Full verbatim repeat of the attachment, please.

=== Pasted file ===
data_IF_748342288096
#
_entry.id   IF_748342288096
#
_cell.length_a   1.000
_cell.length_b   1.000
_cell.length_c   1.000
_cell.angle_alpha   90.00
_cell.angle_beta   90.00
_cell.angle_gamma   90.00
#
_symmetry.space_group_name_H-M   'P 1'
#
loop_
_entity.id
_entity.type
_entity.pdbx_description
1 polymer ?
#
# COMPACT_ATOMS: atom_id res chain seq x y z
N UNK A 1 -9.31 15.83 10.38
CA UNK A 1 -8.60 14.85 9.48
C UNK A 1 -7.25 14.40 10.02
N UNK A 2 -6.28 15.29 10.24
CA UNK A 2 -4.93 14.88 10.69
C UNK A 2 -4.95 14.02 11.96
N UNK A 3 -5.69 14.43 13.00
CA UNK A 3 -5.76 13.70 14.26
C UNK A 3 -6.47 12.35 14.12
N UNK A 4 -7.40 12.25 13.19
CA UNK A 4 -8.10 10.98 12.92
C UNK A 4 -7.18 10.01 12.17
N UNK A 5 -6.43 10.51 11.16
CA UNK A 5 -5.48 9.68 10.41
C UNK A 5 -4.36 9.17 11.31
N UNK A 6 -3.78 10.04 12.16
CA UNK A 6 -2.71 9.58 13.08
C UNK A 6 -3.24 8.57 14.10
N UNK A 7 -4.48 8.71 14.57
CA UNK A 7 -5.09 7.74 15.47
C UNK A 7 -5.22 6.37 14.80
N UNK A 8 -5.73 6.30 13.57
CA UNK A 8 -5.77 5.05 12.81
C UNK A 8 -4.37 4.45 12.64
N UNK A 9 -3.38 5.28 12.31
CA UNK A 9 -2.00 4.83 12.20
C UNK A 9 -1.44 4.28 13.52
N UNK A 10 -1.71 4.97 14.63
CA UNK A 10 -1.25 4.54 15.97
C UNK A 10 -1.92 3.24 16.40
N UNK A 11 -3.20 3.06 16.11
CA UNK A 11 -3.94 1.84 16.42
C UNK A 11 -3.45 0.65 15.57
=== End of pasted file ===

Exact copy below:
data_IF_748342288096
#
_entry.id   IF_748342288096
#
_cell.length_a   1.000
_cell.length_b   1.000
_cell.length_c   1.000
_cell.angle_alpha   90.00
_cell.angle_beta   90.00
_cell.angle_gamma   90.00
#
_symmetry.space_group_name_H-M   'P 1'
#
loop_
_entity.id
_entity.type
_entity.pdbx_description
1 polymer ?
#
# COMPACT_ATOMS: atom_id res chain seq x y z
N UNK A 1 -9.31 15.83 10.38
CA UNK A 1 -8.60 14.85 9.48
C UNK A 1 -7.25 14.40 10.02
N UNK A 2 -6.28 15.29 10.24
CA UNK A 2 -4.93 14.88 10.69
C UNK A 2 -4.95 14.02 11.96
N UNK A 3 -5.69 14.43 13.00
CA UNK A 3 -5.76 13.70 14.26
C UNK A 3 -6.47 12.35 14.12
N UNK A 4 -7.40 12.25 13.19
CA UNK A 4 -8.10 10.98 12.92
C UNK A 4 -7.18 10.01 12.17
N UNK A 5 -6.43 10.51 11.16
CA UNK A 5 -5.48 9.68 10.41
C UNK A 5 -4.36 9.17 11.31
N UNK A 6 -3.78 10.04 12.16
CA UNK A 6 -2.71 9.58 13.08
C UNK A 6 -3.24 8.57 14.10
N UNK A 7 -4.48 8.71 14.57
CA UNK A 7 -5.09 7.74 15.47
C UNK A 7 -5.22 6.37 14.80
N UNK A 8 -5.73 6.30 13.57
CA UNK A 8 -5.77 5.05 12.81
C UNK A 8 -4.37 4.45 12.64
N UNK A 9 -3.38 5.28 12.31
CA UNK A 9 -2.00 4.83 12.20
C UNK A 9 -1.44 4.28 13.52
N UNK A 10 -1.71 4.97 14.63
CA UNK A 10 -1.25 4.54 15.97
C UNK A 10 -1.92 3.24 16.40
N UNK A 11 -3.20 3.06 16.11
CA UNK A 11 -3.94 1.84 16.42
C UNK A 11 -3.45 0.65 15.57